5 Tips for Western Saddle Fit


1. Tree Spread and Angle

When viewed from the front, the spread and slope of the skirts should be an exact match to the shape of your horse. Any narrowing, especially in the area around the withers or behind the shoulders, is a sign of poor fit.

The saddle should retain its shape once you’re mounted and for the duration of the ride.

Western Saddle Fit

2. Fork Height and Gullet Width

A well-fitting saddle will never make contact with your horse’s withers or spine. With your saddle set directly on your horse’s back without a pad, make sure you can place two to three vertical fingers between your horse’s withers and the fork.

Next, slide your hand down the gullet to check the clearance as far as you can reach. Visualize the gullet channel from the back of the saddle as well to confirm your horse’s spine is pressure-free from front to back.

3. Levelness

When the saddle is in the correct position, with the front edge of the tree (not the front skirt, which is flexible leather) sitting in the wither pocket behind the shoulder blade, the bottom edge of the skirt should be parallel to the ground.

A saddle that isn’t level will distribute pressure unevenly on your horse’s back, cause him discomfort, and throw off his balance. Riding in a saddle that tilts forward or back will also affect your balance and make your ride far less comfortable.

Western Saddle Fit

4. Centered Riding Position

A well-designed seat and correct stirrup placement will help you ride in balance with your horse. The lowest part of the seat should be centered between the fork (pommel) and cantle, so you’re sitting as close as possible to your horse’s center of gravity and where his back is strongest.

The stirrups should naturally hang vertically below your leg, making it as easy as possible to maintain correct shoulder, hip and heel alignment.

5. The Right Size for you

Your western saddle is the right seat size for you if you can place three fingers between your thigh and the swell of the saddle and a vertical hand between your seat and the cantle.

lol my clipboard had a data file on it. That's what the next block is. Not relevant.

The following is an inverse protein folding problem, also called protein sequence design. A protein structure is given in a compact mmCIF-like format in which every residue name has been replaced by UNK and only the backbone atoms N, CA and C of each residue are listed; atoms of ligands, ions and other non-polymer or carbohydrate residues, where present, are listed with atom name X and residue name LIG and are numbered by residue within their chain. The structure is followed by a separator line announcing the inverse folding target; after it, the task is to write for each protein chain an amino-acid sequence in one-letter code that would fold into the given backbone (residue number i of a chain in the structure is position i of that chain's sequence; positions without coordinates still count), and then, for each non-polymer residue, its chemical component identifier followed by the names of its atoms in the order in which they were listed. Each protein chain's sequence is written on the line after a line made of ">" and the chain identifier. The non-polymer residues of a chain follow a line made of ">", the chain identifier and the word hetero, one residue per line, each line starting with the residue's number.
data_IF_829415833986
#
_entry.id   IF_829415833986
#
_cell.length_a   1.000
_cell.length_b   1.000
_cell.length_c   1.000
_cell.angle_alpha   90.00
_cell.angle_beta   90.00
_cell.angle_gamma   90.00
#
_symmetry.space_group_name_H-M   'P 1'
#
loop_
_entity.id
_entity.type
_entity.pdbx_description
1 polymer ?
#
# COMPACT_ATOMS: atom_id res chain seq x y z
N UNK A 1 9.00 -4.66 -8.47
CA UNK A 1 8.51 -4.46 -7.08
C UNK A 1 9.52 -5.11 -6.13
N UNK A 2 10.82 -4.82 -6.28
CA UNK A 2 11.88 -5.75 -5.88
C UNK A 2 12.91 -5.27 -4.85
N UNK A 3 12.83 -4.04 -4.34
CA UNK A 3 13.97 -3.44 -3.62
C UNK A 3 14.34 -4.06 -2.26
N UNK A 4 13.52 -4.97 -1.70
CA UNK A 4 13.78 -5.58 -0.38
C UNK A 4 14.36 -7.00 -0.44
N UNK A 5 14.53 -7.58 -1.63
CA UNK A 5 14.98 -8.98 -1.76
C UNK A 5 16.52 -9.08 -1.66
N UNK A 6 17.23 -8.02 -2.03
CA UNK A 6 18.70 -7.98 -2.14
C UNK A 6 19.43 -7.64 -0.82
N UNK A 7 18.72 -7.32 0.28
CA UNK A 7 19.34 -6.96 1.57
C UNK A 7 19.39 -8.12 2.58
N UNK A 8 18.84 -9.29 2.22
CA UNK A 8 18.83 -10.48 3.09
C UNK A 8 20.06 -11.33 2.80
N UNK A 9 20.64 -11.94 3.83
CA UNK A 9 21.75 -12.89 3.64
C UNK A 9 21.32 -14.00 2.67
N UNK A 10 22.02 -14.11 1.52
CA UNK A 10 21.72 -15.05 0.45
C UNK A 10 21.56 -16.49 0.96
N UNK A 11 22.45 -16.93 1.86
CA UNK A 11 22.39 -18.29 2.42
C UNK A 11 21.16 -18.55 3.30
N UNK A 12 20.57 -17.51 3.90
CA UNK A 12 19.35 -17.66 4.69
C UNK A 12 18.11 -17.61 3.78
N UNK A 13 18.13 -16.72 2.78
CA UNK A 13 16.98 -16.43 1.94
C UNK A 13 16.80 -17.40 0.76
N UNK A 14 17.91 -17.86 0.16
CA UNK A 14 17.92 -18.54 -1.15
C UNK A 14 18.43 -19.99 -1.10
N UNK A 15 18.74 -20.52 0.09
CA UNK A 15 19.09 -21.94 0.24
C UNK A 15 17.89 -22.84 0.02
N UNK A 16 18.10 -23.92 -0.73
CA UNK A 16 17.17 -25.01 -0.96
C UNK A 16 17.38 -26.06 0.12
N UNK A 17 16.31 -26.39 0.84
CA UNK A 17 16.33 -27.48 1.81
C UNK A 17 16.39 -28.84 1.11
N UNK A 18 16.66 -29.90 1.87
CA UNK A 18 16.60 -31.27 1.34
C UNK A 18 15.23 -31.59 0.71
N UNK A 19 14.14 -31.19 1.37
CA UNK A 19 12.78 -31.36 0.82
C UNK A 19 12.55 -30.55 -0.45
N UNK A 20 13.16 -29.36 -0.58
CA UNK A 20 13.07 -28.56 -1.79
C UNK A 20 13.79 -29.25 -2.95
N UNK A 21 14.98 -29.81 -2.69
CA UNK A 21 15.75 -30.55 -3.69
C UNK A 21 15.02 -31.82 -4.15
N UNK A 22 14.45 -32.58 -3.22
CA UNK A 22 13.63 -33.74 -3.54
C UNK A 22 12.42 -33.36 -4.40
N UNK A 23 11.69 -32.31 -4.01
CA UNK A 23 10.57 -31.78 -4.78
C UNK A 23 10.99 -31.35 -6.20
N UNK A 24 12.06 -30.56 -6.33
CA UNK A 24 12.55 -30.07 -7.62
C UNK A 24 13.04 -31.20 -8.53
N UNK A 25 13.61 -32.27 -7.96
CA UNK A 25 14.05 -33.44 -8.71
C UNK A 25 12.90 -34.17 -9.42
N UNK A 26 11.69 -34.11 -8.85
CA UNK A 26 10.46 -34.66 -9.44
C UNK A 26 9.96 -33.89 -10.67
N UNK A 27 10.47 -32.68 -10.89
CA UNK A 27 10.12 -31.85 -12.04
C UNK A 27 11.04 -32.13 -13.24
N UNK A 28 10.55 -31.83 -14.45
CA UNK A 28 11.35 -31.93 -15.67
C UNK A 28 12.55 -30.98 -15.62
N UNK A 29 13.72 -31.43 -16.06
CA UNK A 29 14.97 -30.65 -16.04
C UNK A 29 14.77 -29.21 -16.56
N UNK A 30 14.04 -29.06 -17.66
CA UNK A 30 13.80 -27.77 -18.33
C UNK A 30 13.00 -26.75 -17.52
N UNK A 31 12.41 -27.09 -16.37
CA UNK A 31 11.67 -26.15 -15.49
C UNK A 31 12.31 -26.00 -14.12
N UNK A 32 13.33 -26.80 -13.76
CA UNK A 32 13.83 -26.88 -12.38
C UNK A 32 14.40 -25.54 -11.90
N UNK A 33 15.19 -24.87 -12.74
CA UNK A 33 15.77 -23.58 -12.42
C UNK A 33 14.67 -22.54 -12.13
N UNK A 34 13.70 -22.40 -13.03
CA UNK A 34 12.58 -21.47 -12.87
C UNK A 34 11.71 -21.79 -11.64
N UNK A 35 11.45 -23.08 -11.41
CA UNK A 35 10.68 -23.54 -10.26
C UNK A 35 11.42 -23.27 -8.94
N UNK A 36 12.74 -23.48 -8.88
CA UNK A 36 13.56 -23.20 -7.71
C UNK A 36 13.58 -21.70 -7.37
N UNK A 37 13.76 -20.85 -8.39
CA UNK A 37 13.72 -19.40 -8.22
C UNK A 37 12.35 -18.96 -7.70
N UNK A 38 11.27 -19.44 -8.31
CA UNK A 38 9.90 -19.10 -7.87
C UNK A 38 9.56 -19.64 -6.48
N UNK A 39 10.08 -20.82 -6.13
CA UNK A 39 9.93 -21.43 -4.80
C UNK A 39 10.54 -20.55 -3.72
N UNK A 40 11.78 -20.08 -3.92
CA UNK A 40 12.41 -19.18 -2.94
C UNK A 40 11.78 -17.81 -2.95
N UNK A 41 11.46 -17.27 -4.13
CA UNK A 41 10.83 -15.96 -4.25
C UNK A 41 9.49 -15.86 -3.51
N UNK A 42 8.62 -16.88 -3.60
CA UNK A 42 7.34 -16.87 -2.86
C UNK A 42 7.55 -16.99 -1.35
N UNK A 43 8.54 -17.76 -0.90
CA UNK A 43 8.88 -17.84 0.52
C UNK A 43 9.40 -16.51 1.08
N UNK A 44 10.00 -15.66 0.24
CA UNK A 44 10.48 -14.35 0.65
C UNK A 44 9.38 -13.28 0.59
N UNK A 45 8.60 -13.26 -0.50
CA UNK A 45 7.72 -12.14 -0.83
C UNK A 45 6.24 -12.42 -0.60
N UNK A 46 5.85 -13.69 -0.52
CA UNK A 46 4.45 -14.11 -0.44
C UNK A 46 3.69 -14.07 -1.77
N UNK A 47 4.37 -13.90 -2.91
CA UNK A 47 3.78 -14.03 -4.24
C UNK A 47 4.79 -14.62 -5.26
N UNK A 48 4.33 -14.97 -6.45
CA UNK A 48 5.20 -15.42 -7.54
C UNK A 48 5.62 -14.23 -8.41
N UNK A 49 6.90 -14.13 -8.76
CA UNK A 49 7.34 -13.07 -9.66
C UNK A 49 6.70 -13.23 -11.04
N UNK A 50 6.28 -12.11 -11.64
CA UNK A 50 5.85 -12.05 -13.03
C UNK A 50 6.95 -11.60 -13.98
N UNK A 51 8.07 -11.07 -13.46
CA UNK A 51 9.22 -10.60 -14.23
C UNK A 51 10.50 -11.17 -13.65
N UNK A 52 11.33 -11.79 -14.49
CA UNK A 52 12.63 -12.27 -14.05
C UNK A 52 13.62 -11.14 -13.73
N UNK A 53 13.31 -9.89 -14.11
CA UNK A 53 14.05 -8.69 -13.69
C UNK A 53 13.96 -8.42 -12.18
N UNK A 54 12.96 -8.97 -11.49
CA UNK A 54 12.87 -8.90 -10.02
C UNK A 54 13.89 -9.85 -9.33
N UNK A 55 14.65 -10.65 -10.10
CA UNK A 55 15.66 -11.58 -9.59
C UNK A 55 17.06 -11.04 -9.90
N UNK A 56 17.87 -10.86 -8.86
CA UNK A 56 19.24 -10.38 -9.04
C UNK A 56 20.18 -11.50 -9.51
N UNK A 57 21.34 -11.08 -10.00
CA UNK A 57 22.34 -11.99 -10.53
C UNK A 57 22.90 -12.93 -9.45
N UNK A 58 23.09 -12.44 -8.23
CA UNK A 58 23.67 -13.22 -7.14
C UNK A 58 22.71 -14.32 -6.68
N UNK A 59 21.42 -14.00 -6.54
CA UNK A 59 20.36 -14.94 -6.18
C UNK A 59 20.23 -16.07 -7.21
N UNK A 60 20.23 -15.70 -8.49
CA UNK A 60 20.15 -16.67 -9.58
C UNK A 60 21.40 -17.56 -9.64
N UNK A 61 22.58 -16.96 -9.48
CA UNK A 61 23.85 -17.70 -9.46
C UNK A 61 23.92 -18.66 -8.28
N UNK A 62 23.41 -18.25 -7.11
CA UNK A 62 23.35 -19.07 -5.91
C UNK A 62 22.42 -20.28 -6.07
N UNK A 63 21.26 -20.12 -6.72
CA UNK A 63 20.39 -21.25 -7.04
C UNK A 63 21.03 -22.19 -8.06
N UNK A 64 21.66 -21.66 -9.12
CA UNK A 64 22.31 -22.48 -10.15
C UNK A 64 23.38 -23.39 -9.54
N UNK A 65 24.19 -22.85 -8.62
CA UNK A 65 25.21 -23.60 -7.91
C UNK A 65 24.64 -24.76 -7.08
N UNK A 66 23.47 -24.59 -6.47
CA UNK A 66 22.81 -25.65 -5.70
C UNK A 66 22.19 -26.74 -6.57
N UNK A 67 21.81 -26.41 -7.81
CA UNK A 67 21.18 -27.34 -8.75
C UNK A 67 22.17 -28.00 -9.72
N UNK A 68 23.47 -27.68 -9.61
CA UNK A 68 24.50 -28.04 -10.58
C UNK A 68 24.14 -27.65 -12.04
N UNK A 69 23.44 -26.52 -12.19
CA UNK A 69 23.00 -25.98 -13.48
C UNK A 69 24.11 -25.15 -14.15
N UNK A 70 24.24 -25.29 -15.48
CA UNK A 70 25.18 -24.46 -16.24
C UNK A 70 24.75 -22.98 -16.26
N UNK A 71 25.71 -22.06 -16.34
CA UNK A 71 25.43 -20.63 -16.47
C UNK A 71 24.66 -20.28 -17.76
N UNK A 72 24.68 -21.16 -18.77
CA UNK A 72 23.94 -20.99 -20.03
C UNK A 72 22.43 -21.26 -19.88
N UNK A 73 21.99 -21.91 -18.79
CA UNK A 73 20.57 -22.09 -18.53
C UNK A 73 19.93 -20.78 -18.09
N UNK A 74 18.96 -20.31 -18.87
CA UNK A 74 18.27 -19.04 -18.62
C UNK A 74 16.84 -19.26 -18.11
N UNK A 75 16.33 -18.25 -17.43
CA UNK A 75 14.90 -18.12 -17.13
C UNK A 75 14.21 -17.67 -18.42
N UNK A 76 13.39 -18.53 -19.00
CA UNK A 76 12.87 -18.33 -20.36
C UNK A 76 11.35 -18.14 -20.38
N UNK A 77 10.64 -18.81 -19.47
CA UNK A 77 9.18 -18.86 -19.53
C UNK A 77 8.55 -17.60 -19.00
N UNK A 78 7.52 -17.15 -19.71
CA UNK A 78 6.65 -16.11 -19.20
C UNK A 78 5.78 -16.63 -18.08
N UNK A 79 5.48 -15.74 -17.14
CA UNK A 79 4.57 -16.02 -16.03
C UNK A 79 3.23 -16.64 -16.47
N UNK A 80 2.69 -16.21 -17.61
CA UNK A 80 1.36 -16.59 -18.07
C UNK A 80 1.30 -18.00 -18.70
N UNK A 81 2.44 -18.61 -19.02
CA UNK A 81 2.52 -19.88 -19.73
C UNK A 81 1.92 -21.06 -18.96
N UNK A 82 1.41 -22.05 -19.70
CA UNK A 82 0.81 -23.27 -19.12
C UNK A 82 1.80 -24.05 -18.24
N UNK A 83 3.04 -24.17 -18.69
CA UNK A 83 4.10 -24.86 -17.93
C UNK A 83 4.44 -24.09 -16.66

A seat that is too small will limit your ability to use your seat and legs to communicate your horse. Too large a saddle will require extra effort to consistently maintain a centered and balanced position.

DALE RUDIN is a CHA-certified riding instructor and clinician with a mindful and balanced approach to horsemanship and riding. www.un-naturalhorsemanship.com

This article originally appeared in the December 2016 issue of Horse Illustrated magazine. Click here to subscribe!

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Dale Rudin is a Certified Horsemanship Association (CHA)-certified riding instructor, welfare-centered trainer, rehabilitation specialist, saddle fitter, and certified equine nutritionist. She is a founding member of Force-Free Tennessee, an animal advocacy organization that promotes humane, low-stress training and handling of all animals. Dale's No. 1 goal is to create joyful experiences for horses and the people who love and care for them. She uses compassionate, reinforcement-based training methods that reduce stress and benefit the horse both emotionally and physically, and specializes in restoring health and wellness to horses with mild to severe physical, emotional, and behavioral issues. Dale offers instruction and consultations in person and online. She accepts horses for training and rehab at her farm, Lyric Valley Ranch in Santa Fe, Tenn., which is also the home of Pure Joy Horse Haven, a sanctuary for traumatized and abused horses (purejoyhorsehaven.org).


  1. I would also add to check the lengths of the skirts and make sure they do not extend past the 18th rib. Morgans, Arabs, and some QH lines have notoriously short backs and need special saddles.

  2. I think I’m in a saddle that’s maybe half a size too big? I’m in a size 16″ seat, but maybe I should be in a 15.5″ seat. Do they make 15.5″????


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